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What Did Ben Know and When Did He Know It?

02/02/2010 1:00 pm EST


Mark Skousen

Editor, Forecasts & Strategies, High-Income Alert

Mark Skousen, editor of Forecasts & Strategies, says Fed chairman Ben Bernanke may have had premonitions that a financial crisis was coming.

Did the Federal Reserve chairman Ben Bernanke know in advance that a financial crisis was coming in 2008?

In an interview for Time magazine’s Person of the Year issue, Bernanke denied knowing that anything serious was amiss. Yet three years ago, I was in the audience at a luncheon sponsored by the American Economic Association (AEA), the annual gathering of professional economists.

As he talked, I noticed that he used the words “panic,” “crisis,” and “stress” over and over again. I reported [here]: “Anyone reading between the lines could understand that Bernanke is worried about a financial storm ahead…In his speech, Bernanke used the terms ‘crisis,’ ‘panic,’ ‘threats,’ ‘stress,’ and similar words at least 36 times.”

I met up with the Fed chairman again last month at the AEA meetings in Atlanta, where Bernanke gave another speech. Before his talk, I showed him a copy of his 2007 address, circling all of the “panic” and “crisis” words in his talk. “Did you have a premonition that a financial crisis was coming?” He stared at me stoically and smiled. He was noncommittal.

In his new talk, Bernanke denied that the Fed’s low-interest rate policy in 2002-04 caused the housing bubble or the financial crisis. The housing boom was global, he said, and couldn’t be blamed on US monetary policy.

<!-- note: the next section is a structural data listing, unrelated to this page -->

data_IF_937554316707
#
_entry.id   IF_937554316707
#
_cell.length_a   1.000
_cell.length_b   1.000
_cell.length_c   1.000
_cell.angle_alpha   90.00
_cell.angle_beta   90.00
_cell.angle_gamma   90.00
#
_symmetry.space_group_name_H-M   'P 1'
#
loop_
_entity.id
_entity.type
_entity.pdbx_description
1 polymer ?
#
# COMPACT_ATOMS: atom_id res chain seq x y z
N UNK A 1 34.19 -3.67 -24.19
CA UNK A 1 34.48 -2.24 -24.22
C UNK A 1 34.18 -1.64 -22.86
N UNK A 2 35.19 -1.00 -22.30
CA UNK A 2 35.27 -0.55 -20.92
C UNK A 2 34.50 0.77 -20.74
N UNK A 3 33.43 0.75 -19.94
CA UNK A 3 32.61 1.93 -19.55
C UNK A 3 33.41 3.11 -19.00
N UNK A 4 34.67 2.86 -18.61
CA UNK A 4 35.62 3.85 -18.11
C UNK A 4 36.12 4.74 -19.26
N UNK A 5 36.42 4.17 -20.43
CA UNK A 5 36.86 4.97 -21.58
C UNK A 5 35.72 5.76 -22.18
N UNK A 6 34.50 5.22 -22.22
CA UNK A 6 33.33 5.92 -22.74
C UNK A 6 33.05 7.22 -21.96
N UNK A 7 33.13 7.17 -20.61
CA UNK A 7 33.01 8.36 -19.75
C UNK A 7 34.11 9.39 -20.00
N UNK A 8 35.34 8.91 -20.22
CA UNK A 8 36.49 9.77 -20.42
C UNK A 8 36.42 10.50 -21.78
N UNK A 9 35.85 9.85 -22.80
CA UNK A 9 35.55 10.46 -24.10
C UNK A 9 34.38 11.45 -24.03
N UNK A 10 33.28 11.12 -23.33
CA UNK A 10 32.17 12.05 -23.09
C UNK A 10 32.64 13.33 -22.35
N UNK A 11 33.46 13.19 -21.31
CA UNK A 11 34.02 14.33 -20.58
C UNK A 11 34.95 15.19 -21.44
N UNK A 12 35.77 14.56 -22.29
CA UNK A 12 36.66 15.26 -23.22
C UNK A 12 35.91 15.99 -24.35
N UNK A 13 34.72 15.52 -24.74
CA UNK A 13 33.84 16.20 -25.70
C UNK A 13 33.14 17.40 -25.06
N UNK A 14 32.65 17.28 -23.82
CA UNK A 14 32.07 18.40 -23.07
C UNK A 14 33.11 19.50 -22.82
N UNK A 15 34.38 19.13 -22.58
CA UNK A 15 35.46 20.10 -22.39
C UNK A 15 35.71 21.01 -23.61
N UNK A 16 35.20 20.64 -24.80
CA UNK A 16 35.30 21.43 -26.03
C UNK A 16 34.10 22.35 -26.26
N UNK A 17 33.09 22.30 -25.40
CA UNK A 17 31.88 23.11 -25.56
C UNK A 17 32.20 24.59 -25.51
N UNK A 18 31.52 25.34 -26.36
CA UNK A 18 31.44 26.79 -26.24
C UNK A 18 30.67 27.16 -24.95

Bernanke, at last, did take some responsibility for the lack of proper banking standards that led to the housing crisis. According to Bernanke, the Fed took steps to regulate the subprime mortgage market, but the new regs were “too little, too late.”

Indeed, the evidence is clear now that the banks and mortgage companies in the United States and the United Kingdom were alone in their folly to eliminate underwriting standards in the real estate market. Countries such as Canada, Australia, and New Zealand refused to permit such lax banking and mortgage business.

After his talk, I asked: “Mr. Bernanke, foreign central banks like Bank of India and Bank of China are now buying tonnes of gold. Is this a sign that foreigners are losing faith in the dollar-based world monetary system?”

Again, he had a “What, me worry?” response. “The world financial system is sound,” he responded. He expressed no concern about the dramatic rise in the price of gold since he became chairman.

If Ben Bernanke were the CEO of a major US corporation, he would be fired for such dereliction of duty. In 2007, he repeatedly assured Congress and the public that the Fed was alert to any economic problems that might arise.

“To make crises less likely,” Bernanke said in his 2007 AEA speech, “over the years the Federal Reserve has worked effectively with the Congress, other supervisors, and financial market participants to develop statutory, regulatory and other measures.”

The Fed has worked “effectively” to prevent crises? Give me a break.

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